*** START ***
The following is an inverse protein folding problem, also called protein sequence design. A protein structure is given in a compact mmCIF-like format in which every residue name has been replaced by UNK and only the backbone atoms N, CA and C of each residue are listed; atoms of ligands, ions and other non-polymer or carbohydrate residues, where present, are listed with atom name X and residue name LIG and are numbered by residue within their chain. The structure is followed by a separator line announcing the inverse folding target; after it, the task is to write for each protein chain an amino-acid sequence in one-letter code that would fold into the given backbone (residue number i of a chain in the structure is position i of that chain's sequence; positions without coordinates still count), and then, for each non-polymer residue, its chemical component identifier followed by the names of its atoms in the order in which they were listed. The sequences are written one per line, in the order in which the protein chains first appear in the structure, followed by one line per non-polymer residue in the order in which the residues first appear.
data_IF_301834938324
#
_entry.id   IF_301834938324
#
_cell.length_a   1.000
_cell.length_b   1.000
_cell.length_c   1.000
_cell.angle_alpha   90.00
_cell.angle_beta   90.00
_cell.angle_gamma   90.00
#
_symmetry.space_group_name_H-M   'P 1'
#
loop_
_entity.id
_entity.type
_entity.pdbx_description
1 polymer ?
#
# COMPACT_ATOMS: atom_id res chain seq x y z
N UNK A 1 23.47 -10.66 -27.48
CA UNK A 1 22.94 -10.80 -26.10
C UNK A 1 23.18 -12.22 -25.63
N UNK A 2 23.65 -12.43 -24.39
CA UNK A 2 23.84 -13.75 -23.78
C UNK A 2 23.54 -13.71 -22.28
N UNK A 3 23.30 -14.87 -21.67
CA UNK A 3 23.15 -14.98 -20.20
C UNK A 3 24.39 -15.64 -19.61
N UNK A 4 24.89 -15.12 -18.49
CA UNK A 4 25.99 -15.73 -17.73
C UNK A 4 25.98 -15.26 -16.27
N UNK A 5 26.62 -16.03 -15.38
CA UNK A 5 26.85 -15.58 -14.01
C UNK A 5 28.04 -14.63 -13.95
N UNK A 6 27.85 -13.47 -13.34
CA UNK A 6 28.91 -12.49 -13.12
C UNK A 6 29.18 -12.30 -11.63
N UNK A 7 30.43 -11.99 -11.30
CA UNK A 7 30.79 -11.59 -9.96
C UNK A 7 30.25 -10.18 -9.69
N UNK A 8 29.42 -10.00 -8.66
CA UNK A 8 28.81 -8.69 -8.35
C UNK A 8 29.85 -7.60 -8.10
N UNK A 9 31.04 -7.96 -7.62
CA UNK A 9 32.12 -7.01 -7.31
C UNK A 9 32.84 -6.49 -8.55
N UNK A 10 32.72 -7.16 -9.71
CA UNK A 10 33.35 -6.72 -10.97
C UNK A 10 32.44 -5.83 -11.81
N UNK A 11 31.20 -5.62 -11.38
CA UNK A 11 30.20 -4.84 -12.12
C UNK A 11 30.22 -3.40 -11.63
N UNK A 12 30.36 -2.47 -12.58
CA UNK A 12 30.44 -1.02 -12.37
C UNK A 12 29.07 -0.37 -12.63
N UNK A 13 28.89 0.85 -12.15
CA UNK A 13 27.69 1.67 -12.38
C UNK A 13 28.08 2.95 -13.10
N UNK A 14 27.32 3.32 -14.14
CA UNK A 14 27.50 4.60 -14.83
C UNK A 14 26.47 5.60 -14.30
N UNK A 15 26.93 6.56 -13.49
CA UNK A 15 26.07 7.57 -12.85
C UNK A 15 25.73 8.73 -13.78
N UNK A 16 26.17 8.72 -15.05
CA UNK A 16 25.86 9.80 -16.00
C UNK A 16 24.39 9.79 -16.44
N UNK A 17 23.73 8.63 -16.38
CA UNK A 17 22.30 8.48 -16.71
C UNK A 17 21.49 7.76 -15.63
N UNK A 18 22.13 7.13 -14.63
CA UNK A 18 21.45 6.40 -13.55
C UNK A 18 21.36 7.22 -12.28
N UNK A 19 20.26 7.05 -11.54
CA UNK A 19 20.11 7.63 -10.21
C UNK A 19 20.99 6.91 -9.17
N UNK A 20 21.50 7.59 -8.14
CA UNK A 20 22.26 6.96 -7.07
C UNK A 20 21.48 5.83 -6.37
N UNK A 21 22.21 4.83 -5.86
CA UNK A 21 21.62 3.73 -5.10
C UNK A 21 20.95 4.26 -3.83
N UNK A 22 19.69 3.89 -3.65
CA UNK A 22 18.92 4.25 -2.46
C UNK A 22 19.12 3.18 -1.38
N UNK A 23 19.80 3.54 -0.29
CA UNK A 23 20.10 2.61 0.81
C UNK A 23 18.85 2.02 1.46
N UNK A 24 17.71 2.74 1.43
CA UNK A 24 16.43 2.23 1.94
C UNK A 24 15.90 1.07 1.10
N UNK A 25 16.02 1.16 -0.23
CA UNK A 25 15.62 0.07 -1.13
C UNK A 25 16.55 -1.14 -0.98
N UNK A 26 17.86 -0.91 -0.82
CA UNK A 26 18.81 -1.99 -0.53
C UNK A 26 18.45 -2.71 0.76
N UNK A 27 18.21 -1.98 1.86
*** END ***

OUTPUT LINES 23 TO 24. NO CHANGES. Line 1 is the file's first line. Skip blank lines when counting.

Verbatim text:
CA UNK A 1 22.94 -10.80 -26.10
C UNK A 1 23.18 -12.22 -25.63